I had already spoken to a BBC Devon reporter about the cancellation of 90% of theatre slots at Derriford at the weekend, and was going to speak to a Spotlight crew, and also on BBC Radio Devon, earlier this week. I wanted to make a point about cuts and their expensive results in both human and financial terms, but was quite unsure about how that might work out. I was wary too of making this about my personal situation, my cancelled op, to the detriment of all those others in a similar position. Radio is far more controllable in that I’d have been speaking live to the presenter. For the tv news, I’d lose that in the edit. In the end, my op stopped the piece and I didn’t feel able on Thursday to speak about it.
Yesterday I knew with absolute certainty that I’d do this. The final impetus came from the woman I’d met in blue bay and our long conversation as we waited. So I called the reporter as soon as I got news that ops were being cancelled, then again when my cancellation was confirmed. Within an hour of arriving home, the reporter and cameraman were there and ready to film.
John was very receptive to my point of view, and having been told earlier by another reporter that he didn’t want political points, I was pretty concerned that this would become a story about the hospital, about their failures rather than the bigger picture.
Once we’d talked in depth, John was happy to discuss my opinion particularly because of my professional NHS experience and because I had some statistical evidence to back the social care crisis, although not for the information I’d been given at the hospital which hadn’t been volunteered in the context of a news report. There’s a whole debate to be had here about politics and the BBC, and the notion of political bias; but opinion is valid, and it isn’t about perceived political bias, it’s about airing the range of viewpoints and sparking debate. Closing it down would appear to be the political and media default at the moment, through rubbishing entire viewpoints and political stances, through personal attacks and sneering.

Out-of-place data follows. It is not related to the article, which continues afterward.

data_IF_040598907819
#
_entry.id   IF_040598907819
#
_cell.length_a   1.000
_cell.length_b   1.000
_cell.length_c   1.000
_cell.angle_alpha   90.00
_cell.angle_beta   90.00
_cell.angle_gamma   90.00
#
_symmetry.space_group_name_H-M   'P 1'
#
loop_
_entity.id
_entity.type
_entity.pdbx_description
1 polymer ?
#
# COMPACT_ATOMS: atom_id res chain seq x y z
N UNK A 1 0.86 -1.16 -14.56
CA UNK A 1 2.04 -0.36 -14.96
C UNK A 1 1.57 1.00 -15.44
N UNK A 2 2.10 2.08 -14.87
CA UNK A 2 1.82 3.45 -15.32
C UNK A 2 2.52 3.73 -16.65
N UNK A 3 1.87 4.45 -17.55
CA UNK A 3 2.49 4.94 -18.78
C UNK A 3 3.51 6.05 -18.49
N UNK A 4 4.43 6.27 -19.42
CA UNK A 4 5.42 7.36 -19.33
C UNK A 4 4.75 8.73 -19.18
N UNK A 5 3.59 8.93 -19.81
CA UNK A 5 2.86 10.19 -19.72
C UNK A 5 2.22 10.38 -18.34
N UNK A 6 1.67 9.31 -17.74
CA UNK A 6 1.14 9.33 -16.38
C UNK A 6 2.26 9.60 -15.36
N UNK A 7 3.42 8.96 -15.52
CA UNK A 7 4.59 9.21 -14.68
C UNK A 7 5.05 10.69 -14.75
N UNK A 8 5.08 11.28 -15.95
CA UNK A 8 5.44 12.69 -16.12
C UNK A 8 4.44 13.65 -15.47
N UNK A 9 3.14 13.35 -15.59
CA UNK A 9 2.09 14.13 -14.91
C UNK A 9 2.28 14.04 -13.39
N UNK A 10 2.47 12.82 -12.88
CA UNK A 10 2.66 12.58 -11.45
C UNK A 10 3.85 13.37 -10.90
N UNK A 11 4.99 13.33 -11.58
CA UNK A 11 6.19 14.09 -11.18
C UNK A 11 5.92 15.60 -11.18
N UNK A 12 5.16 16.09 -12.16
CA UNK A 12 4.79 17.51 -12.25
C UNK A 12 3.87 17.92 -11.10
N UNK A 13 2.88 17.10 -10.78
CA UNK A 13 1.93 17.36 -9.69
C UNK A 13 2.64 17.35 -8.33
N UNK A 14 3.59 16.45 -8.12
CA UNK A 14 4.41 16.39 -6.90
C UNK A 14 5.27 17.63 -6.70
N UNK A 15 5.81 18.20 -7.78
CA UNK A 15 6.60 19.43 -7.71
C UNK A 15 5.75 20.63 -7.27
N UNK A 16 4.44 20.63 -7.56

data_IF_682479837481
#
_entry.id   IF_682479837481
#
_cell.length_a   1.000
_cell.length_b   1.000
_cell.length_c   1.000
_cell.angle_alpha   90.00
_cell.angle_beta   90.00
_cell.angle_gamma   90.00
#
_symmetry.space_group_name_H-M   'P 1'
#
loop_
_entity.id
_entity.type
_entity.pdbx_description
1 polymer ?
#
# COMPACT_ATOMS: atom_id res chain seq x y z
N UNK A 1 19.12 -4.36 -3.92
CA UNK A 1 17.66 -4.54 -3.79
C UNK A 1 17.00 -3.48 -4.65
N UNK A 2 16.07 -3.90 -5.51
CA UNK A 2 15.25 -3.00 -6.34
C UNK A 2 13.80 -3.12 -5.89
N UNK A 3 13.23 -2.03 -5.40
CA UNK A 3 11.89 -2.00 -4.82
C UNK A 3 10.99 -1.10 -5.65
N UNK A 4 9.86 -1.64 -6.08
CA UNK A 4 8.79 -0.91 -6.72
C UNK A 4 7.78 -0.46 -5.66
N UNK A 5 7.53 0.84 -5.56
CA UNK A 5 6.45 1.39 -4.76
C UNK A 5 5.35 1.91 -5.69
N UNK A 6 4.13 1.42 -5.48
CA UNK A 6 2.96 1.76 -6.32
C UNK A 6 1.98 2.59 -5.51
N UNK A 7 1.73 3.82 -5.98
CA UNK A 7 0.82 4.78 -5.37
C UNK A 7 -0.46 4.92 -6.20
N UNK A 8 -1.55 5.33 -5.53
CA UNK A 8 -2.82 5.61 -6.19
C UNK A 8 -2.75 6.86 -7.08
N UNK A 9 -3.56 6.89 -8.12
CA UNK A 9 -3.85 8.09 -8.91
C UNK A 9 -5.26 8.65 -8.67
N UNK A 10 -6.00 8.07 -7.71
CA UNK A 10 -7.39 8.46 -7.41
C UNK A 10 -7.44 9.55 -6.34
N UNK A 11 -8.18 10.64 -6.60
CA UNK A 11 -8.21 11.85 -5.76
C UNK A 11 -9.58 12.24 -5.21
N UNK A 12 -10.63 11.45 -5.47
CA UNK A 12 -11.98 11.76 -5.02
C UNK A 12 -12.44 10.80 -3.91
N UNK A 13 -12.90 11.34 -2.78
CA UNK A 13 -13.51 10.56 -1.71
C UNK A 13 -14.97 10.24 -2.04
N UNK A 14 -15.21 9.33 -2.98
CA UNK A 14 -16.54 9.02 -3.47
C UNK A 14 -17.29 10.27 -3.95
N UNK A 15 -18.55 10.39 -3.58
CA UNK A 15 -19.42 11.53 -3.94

As John left, he told me he’d already picked up on two points I made that he was going to use to make the story. I didn’t know what those were, however.
I’m very pleased that my points were made, and that the edit allowed me to have a valid and informed opinion. But it could have gone horribly wrong.
I’d like to add Plum’s comments here too, because as ever she’s hit some crucial nails home. (And my happy op top is by ebay, Plum).
I have massively mixed feelings about this.
On the one hand I am incredibly proud of Lynne for having the presence of mind, dignity and perspective to make the very last minute cancellation of her time-critical brain tumour surgery the headline story on her local TV news. She speaks with clarity and without histrionics. I couldn’t manage that in her situation… I can barely talk to her about it without becoming ranty and shouty and sweary and thoroughly undignified… I certainly wouldn’t be fit for TV before the watershed.
But on the other hand I am sad, and livid and disappointed that her surgery has been cancelled in this way. And I am even sadder that the medical director at Derriford, in his statement, didn’t get the obvious point across… That critical care beds are in short supply because this government does not adequately resource the healthcare service that we have all already paid for, that we continue to pay for, and that they promised they would not interfere with before they were elected into coalition. While we have people, in positions of power in NHS Trusts, who do not challenge the government on the elephant in the room that is lack of funding we will never see any improvement. And while we have an electorate that can’t be bothered to look beyond the end of their own noses, and the spin and lies this government feeds them, there is no prospect of change.
And I am absolutely apoplectic at the Tory MPs who, today, talked for 4.5hrs on a two clause bill about foreign nationals that has already been once debated and rejected. They spun that out purposely to thwart debate of a private member’s NHS Reinstatement Bill.
So today sums up perfectly the dichotomy between those who need urgent critical care, and those who will not tolerate any challenge to the government having divested themselves of the responsibility to provide that care free of charge at the point of use.
I’m ashamed of our ‘democracy’. It is a sham.
I’m also quite jealous of Lynne’s green stripy top.